Embracing agricultural biotechnology
Agriculture contributes over 25 percent of the Gross Domestic Product and employs above 70 percent of the labour force in most African countries’ economies. This is according to the African Biosafety Network of Expertise, a science-based biosafety resource network for African regulators.
The African Biosafety Network of Expertise adds that most people in Africa use agriculture as their avenue to escape harsh realities of life. Surprisingly, less is being done to embrace agricultural biotechnology – a science and technology technique used to improve plants, animals and microorganisms and to fight poverty.
As a result, very few African countries have embraced agricultural biotechnology. In fact, only 10 countries are taking necessary steps. According to the International Service for the Acquisition of Agri-biotech Applications, only South Africa grows genetically modified food crops while Burkina Faso and Sudan grow GM cotton. Seven other African countries – Cameroon, Egypt, Ghana, Kenya, Malawi, Nigeria and Uganda – have conducted GM field trials.
This slow adoption of agricultural biotechnology is hampering development on the continent and in the process agricultural productivity is constrained.
Causes of the slow uptake of agricultural biotechnology are many and take in concerns on access and benefit sharing.
Dr Florence Wambugu, the Executive Director of A Harvest Biotechnology (AHBFI), an Africa-based foundation whose mission is to promote the use of biotechnology for sustainable agricultural development and to fight hunger and poverty in Africa, concurs: “African core issues on GM crops can be summarised as concerns on access and benefit sharing, that is opportunities to engage in GM – trade; possible trade barriers with Europe and limited availability of local expertise in biotechnology with poor infrastructures (local capacity development).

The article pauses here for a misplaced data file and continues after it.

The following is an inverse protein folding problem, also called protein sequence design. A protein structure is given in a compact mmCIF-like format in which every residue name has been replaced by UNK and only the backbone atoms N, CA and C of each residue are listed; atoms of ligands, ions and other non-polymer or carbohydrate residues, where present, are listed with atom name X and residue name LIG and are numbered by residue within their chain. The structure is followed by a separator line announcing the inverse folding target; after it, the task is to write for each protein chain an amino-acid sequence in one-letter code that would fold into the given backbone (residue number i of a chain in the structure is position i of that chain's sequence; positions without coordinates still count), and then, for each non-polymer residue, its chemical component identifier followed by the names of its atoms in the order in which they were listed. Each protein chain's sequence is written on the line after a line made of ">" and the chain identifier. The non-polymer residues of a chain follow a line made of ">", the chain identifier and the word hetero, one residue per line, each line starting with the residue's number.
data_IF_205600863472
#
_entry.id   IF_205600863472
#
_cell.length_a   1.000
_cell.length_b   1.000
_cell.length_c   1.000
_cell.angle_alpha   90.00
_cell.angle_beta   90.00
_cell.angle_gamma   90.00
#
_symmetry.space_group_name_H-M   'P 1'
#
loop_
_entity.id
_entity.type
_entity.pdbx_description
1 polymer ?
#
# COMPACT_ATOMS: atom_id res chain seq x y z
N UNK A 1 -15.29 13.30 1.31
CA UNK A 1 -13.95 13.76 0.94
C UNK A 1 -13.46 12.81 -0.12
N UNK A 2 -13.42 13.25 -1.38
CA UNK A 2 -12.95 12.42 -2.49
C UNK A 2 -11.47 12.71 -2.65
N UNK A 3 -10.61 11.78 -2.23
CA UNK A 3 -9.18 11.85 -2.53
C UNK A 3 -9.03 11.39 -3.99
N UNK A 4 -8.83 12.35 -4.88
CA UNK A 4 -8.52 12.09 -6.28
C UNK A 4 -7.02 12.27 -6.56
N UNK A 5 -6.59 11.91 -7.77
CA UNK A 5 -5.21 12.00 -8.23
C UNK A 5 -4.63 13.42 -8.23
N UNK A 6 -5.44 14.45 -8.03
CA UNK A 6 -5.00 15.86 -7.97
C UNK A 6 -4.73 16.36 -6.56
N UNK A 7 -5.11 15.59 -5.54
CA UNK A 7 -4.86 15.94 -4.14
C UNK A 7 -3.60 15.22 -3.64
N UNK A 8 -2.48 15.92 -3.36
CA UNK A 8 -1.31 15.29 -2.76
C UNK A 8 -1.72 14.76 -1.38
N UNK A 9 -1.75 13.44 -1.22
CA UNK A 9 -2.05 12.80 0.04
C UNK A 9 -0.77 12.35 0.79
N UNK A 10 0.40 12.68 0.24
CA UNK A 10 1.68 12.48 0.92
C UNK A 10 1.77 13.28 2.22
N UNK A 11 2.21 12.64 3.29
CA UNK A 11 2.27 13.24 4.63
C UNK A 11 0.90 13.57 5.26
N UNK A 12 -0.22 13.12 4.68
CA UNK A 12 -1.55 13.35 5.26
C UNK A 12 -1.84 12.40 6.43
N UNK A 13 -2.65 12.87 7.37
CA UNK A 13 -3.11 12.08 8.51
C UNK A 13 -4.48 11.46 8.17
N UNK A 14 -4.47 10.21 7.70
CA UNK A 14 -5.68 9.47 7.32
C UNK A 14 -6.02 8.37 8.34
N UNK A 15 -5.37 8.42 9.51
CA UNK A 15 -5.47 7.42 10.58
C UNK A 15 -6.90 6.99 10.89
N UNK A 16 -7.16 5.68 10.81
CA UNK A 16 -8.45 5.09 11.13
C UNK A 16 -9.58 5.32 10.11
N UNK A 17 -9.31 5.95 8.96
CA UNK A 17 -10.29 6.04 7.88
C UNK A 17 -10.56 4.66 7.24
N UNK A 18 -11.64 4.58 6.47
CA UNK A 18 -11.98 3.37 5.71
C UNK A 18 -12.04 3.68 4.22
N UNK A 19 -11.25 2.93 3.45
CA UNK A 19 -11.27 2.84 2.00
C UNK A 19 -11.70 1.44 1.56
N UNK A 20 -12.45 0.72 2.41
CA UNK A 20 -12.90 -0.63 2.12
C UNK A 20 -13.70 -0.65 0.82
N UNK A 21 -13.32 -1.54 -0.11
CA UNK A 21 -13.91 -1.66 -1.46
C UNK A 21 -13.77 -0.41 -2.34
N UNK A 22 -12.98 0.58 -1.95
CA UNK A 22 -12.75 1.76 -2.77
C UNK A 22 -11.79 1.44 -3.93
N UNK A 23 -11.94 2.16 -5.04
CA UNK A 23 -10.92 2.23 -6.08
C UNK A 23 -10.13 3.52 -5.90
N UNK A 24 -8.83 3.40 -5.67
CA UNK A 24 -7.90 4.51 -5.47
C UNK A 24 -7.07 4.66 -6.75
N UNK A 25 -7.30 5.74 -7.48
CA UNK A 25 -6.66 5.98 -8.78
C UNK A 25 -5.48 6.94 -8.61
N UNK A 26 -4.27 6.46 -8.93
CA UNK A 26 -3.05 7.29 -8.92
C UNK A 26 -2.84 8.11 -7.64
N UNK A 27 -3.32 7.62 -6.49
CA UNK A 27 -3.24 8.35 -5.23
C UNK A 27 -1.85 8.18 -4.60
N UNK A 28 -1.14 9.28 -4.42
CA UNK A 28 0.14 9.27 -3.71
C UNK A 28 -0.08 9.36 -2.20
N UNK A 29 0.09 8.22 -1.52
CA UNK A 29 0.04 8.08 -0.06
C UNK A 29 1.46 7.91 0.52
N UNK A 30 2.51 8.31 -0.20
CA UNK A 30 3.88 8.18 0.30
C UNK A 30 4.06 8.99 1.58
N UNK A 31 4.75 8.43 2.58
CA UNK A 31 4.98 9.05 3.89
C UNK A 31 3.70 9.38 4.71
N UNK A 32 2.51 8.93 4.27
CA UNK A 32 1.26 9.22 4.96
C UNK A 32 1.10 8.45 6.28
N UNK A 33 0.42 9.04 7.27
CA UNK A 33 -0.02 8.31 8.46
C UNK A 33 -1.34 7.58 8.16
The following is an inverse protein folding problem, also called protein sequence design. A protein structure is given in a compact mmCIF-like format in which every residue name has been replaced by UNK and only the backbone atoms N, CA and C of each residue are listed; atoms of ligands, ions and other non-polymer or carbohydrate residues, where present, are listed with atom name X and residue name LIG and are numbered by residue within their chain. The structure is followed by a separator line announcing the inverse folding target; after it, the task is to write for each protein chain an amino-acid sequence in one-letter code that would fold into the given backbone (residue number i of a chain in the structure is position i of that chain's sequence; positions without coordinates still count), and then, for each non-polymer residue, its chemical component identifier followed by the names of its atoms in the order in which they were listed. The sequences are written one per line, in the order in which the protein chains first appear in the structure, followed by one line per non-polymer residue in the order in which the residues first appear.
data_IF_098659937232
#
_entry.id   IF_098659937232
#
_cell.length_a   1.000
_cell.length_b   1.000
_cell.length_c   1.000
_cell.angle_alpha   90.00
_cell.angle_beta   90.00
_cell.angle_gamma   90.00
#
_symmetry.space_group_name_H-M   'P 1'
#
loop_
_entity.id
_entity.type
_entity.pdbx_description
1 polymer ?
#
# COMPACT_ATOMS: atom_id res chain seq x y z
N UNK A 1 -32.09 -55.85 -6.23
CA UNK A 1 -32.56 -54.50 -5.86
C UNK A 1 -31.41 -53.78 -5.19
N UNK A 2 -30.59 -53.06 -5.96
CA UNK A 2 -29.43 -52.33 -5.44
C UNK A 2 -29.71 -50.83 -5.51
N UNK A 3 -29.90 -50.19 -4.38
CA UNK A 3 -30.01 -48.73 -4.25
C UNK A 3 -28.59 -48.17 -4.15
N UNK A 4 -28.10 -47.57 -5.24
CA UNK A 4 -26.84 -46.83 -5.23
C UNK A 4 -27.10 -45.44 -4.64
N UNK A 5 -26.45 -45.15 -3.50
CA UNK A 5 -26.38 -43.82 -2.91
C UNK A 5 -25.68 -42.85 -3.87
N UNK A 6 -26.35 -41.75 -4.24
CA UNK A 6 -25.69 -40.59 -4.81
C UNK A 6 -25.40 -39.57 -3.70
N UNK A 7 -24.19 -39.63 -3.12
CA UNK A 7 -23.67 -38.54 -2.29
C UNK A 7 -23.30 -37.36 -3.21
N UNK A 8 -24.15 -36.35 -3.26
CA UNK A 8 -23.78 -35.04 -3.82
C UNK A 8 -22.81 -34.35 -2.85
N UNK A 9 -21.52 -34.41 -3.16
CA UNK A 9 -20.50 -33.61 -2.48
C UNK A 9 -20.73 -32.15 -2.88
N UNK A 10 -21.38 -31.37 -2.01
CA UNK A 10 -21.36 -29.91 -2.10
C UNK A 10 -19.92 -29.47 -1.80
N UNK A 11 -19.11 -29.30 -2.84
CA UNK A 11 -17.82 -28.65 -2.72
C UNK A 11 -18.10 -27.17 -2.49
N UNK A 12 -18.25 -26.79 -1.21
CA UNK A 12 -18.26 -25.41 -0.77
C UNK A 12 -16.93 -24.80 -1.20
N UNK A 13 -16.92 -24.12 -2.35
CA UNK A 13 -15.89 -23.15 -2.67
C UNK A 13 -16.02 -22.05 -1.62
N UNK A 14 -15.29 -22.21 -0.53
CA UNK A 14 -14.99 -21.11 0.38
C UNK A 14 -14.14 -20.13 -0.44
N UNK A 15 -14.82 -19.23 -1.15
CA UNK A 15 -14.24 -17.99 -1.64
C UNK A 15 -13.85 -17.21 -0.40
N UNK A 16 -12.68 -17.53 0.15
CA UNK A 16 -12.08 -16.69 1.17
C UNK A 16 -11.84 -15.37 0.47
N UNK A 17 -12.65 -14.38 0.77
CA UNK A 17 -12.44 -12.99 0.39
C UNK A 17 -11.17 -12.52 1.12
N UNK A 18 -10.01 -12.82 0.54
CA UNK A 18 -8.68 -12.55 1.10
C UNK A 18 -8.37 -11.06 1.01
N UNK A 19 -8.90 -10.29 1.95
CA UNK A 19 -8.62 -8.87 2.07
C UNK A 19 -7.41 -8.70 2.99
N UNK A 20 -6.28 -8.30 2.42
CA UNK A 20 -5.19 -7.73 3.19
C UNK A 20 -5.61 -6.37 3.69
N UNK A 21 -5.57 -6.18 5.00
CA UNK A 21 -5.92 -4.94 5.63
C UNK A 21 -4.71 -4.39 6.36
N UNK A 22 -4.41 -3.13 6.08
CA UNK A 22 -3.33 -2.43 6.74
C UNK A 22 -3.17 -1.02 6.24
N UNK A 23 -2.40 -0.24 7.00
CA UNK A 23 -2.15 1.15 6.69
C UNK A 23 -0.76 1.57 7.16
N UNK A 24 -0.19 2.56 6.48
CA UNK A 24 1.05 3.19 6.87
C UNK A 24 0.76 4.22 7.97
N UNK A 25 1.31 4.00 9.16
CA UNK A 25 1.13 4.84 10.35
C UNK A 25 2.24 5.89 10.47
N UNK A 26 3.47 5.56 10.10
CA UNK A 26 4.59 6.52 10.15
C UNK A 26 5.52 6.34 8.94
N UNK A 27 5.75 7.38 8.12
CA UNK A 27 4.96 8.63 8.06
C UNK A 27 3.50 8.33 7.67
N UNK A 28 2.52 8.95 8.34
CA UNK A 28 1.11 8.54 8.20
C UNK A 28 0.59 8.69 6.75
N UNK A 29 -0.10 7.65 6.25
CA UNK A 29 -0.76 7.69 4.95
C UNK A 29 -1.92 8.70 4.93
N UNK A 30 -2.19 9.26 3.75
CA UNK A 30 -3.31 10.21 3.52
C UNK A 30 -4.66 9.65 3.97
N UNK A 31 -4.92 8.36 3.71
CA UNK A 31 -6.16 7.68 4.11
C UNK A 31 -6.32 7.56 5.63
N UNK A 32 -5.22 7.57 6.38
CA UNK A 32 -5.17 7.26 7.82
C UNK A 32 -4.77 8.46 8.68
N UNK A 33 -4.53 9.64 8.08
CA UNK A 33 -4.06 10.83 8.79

More so, lack of awareness is heightening the problem and media is partly to blame.” Professor Naagla Abdullah, head of the Agricultural Genetic Engineering Research Institute at Cairo University, agrees: “The problem is the media and people against biotechnology. The media has peddled lies and misinformed policy makers and the public.”
To drive the growth of agricultural-based economies of Africa, from hunger, malnutrition and poverty cycles to economic prosperity, Wambugu says Africa truly needs a “kind of agricultural biotechnology revolution.”
“…agricultural biotechnology has demonstrated impact on increased productivity per unit of land through control of insects and pests and can help reduce environmental damage due to poverty,” adds Wambugu.
Dr Jonathan Mufandaedza, Chief Executive Officer of the National Biotechnology Authority of Zimbabwe, an autonomous research and development institute with a mandate to develop Zimbabwe through both conventional and cutting-edge biotechnologies, also agrees but urges political leaders and policy decision makers to be armed with accurate information for them to make proper decisions regarding the adoption of agricultural biotechnology.
“Opinions and policies generated by policy-makers have to be beefed up by experts. Our politicians, therefore, need to be equipped with proper information so that when they make decisions they are properly informed not through misinformation or other wild claims but by facts,” he says.
Mufandaedza further says African countries should create platforms that encourage more research to enhance the uptake of agricultural biotechnologies. They should focus on bringing agricultural biotechnology to people.
“Stakeholders in the science industry should focus on bringing the technology to people. They can do this through education tours in schools, universities and the public; exhibitions and shows; public debates which may be targeted on journalists or the public,” adds Mufandaedza.